From HubbleCast and Dr. J. The Hubble Space Telescope has produced a close-up view of the galaxy Centaurus A. Hubble’s multi-wavelength image is the most detailed ever made of this dynamic and dusty galaxy.
Centaurus A is well known for its huge dust lanes that stretch across the entire extent of the galaxy. Hubble’s new observations are an extreme close-up of a small part of these dust lanes. This new image is made from observations in ultraviolet, optical and near- infrared light. The utraviolet light shows us the location of hot young stars, whereas the near infrared light allows us to glimpse some of the details that are obscured by dust in the optical.
Astronomers think that Centaurus A must have collided and merged with another galaxy at some point in the past. The shockwaves of this event caused hydrogen gas to coalesce and sparked intense areas of star formation, as seen in the red patches visible here. The turmoil of this collision also explains the warped shape of the galaxy’s disc.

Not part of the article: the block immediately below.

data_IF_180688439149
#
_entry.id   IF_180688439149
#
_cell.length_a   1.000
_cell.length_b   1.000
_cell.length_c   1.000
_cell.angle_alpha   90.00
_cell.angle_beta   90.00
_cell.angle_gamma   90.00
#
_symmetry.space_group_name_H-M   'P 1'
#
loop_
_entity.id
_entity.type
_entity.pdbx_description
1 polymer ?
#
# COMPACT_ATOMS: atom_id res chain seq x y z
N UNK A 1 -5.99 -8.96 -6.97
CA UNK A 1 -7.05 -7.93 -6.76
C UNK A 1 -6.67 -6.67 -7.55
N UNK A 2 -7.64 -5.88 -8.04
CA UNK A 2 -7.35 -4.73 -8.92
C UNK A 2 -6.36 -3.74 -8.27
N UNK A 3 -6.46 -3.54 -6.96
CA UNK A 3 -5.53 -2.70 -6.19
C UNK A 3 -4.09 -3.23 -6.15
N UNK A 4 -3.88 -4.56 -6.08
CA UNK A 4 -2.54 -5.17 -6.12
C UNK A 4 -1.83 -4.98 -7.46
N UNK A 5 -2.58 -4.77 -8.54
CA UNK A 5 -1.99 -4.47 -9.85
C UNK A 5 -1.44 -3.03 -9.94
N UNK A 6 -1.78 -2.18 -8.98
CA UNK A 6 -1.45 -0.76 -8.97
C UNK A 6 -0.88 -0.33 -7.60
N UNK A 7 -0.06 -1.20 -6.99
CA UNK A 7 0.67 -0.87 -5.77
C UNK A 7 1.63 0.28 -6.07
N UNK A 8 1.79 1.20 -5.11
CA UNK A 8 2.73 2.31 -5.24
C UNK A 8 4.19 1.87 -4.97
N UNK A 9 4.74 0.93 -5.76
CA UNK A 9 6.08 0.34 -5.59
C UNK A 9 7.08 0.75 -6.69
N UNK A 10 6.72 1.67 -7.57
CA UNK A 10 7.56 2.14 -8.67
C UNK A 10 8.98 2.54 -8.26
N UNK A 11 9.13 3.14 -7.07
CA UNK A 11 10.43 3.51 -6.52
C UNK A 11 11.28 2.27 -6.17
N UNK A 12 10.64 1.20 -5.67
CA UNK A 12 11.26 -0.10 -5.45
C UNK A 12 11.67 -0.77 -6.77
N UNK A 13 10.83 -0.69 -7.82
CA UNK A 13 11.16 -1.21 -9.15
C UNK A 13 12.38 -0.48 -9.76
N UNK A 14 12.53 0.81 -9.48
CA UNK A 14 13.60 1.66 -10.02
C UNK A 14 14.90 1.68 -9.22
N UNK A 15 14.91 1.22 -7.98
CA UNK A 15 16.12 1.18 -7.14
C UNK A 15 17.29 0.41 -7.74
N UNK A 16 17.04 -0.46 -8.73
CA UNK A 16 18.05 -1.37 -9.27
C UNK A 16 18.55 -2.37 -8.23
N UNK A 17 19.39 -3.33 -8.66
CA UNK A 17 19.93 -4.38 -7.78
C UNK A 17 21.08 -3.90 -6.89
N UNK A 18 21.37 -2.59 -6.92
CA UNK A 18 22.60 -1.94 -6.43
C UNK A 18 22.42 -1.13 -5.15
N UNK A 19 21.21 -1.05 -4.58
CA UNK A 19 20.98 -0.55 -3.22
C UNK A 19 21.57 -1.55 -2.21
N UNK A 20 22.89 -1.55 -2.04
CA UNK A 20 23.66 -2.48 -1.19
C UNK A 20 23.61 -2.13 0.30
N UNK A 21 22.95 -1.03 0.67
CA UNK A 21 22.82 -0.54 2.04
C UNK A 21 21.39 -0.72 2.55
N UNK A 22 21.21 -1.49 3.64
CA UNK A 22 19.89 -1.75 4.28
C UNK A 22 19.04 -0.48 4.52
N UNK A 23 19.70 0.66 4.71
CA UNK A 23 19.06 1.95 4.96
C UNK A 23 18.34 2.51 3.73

Looking at a broader view taken by ESO’s Wide Field Imager reveals the extent of the distortion in Cen A’s shape, as well as further areas of vigorous star formation.
The galaxy contains a highly active supermassive black hole at its center. Powerful relativistic jets release vast amounts of radio and X-ray radiation. Although Hubble can’t see this, submillimeter telescopes like APEX can see broad plumes of matter being ejected far out from the galaxy.
At just over 11 million light-years distant, Cen A is relatively close in astronomical terms. In fact, it’s not only close, it is very bright. Amateur astronomers with a view of the southern skies can see it with just a pair of binoculars, while those with a largish amateur telescope can even make out the dust lanes.
But only Hubble reveals this much detail. Not only does the space telescope offer unprecedented clarity due to its position above the distorting effects of the atmosphere: it is also able to observe ultraviolet and infrared wavelengths with pristine clarity.